Eggs are popular. Most people love them for breakfast, lunch and even breakfast-for-dinner. So it’s no surprise that egg-centric eateries draw crowds in Louisville. Wild Eggs landed some 15 years ago, and Con Huevos brought its Mexican flavors to our world of eggs in 2015.
A Chicago-based, quick-service restaurant just on the cusp of becoming a chain, EggHolic is branching out from its original two Chicagoland locations to open in Columbus, Ohio, and Louisville. More shops are coming soon in Nashville and the Dallas and Washington, D.C., suburbs.
Eggs may sound like a strange ingredient in Indian fare, but EggHolic’s founders Lay Patel and his cousin Bhagyesh loved them when they were growing up in Gujarat’s largest city, Ahmedabad.“Egg Night” meant a rush for egg-based street food, Patel told the Chicago Reader in a 2019 interview. “Every time we’d go there, we’d try something different,” Patel said.
Having moved to Chicago’s western suburbs with his parents in 2005, Patel quickly grew into a fast-food entrepreneur, opening several Subway shops in the city. But he and his cousin missed Gujarati egg dishes and the street-food carts called laaris that served them.
They opened their first EggHolic shop in 2018 in suburban Schaumburg, Illinois, creating a sort of hybrid between a laari cart and a quick-service Subway stand. They opened their second shop on Chicago’s Halsted Street a year later, and the Columbus operation shortly after that. Now it’s Louisville’s turn, and we’re lucky to be one of the first franchises.
As a matter of strange reality in this shrinking modern world, it may actually be easier to get an Indian egg dish in Louisville right now than it is in Ahmedabad.
According to reports in Al Jazeera and Indian Express, in mid-November authorities ordered the removal of non-vegetarian food stalls from main roads in five Gujarati cities. In the local context, “vegetarian” means what we would call “vegan.” So eggs were outlawed, too, as authorities shut down the laaris to avoid “hurting the religious sentiments of vegetarian Hindus” in the conservative state.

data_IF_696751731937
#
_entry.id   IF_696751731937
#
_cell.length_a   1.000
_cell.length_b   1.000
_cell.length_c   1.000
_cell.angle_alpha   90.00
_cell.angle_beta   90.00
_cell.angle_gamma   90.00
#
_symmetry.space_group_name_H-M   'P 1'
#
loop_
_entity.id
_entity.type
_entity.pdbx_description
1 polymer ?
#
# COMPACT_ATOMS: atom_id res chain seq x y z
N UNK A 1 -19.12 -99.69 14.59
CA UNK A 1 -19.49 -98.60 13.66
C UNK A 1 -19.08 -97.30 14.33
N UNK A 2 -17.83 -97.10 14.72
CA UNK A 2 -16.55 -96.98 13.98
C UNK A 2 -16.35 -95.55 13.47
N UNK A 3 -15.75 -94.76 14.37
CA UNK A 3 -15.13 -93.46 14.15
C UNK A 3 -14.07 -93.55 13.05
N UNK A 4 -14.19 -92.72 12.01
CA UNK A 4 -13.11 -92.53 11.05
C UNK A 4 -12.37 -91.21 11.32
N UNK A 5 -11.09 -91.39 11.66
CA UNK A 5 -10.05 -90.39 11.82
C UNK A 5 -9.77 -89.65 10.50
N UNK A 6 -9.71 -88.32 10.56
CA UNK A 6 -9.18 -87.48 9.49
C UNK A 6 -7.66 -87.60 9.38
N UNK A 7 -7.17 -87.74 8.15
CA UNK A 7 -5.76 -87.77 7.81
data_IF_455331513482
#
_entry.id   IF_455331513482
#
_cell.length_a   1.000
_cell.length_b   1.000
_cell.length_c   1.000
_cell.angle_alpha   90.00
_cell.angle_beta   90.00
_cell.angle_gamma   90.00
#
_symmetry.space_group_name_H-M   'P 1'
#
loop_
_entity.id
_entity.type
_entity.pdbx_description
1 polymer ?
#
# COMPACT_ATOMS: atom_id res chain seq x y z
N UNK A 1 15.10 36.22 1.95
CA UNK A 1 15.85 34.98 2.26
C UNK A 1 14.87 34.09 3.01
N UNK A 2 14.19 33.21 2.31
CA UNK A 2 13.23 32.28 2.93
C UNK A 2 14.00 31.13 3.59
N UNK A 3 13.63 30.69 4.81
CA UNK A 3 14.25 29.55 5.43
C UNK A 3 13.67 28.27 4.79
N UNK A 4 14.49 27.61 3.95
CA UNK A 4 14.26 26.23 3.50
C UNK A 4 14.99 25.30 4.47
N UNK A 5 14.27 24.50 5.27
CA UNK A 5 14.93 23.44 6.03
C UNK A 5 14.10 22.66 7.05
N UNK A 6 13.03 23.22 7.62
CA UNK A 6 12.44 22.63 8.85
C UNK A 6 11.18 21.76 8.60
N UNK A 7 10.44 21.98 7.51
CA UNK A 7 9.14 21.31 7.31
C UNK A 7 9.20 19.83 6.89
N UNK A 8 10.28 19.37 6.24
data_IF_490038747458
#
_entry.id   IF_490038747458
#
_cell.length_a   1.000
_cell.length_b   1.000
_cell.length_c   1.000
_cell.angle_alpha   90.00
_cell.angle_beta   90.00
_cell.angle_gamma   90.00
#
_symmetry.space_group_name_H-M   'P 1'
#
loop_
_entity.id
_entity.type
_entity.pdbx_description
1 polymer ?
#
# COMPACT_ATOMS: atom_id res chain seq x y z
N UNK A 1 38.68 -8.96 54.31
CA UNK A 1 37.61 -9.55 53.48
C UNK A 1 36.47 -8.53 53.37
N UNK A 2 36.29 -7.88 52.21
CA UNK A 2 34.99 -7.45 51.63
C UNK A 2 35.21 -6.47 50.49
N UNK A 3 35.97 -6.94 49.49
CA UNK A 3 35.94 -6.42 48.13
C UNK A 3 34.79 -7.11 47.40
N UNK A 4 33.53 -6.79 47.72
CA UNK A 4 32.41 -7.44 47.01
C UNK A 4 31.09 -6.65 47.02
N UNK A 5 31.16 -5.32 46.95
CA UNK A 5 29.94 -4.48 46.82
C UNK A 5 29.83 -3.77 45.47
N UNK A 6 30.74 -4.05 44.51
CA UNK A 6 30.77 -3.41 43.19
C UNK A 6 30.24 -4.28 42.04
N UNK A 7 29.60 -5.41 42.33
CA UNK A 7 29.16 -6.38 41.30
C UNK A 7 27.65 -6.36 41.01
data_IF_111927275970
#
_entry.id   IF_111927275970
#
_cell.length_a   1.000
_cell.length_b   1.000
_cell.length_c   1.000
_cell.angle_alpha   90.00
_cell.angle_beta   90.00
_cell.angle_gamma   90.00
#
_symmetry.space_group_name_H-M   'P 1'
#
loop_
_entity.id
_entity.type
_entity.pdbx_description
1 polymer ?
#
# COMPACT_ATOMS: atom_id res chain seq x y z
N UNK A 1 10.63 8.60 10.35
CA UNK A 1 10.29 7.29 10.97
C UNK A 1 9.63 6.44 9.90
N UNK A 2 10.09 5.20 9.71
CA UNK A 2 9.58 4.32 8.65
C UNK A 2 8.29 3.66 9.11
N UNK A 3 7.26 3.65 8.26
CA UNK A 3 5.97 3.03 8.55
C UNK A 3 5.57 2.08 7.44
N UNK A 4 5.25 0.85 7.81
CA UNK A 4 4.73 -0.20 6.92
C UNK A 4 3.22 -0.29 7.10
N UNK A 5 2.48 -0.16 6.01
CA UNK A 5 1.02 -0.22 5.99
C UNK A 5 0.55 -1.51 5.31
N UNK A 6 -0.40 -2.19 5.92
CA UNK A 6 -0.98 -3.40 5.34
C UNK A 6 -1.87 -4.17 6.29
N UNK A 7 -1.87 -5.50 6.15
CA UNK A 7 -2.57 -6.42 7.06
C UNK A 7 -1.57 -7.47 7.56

But we’ve got EggHolic, and EggHolic’s got eggs. Do they ever have eggs! The menu offers more than 60 dishes, and as far as I can tell, just about all of them save for a couple of dishes for children and a few cheese sandwiches and chaats are egg-based.
Pricing is reasonable, too: Just about every dish ranges in price from $6.99 to $10.99, with “eggetizer” starters priced from $1.99 to $4.99. Most of the dishes are vegetarian, though a half-dozen entrees feature halal chicken and range up to $12.99. With a menu full of eggs and plenty of paneer Indian cheese, I’m afraid our vegan friends are out of luck this time.
In quick-service fashion, you order from a counter at the back of the large, modern shopping center space, take a number and wait for your food. It won’t take long.
We started with a shared appetizer, cheese katori ($4.99). Four egg halves topped with grated shreds of mild white cheese were very much like deviled eggs with an Indian accent. The yolks had been chopped into tiny cubes rather than mashed, then mixed with a spicy greenish-brown sauce. They weren’t fiery but had a warm kick and a haunting taste, hard to identify, that might signal unfamiliar but delicious Gujarati spices.
A main dish, egg bhurji ($7.99), was enjoyable, and it was large: Perhaps two and a half cups of scrambled eggs chopped into tiny bits and mixed with chopped onion, cilantro and hot peppers. Ordered mild (the only options are mild or spicy), it was still warm but not at all intolerable, with complex spice flavors.
We went with the spicy option for toofani curry ($10.99), and it was hot enough to light me up. At least three hard-boiled eggs cut into quarters came in a shallow bowl, covered with a thick, textured reddish-brown soup that the menu describes as “a spicy gravy,” garnished with chopped cilantro. It too was hard to describe, and so fiery that it was hard to discern individual flavors, but it definitely got the endorphins working.
Paper-thin rounds of gently chewy roti/chapati flatbread, (free with meals, $1.19 à a la carte) were dotted with char marks, and full of sweet whole-wheat flavor. They were great for dipping into the soupy dishes.
Masala chaas ($3.99), salted buttermilk, was similar to salty yogurt lassi but thinner. Mixed with cumin and coriander, it tasted good, but a spicy kick made it a less effective heat antidote than lassi.
A hearty lunch for two came to $29.64 plus a 20 percent tip. •
1947 S. Hurstbourne Parkway
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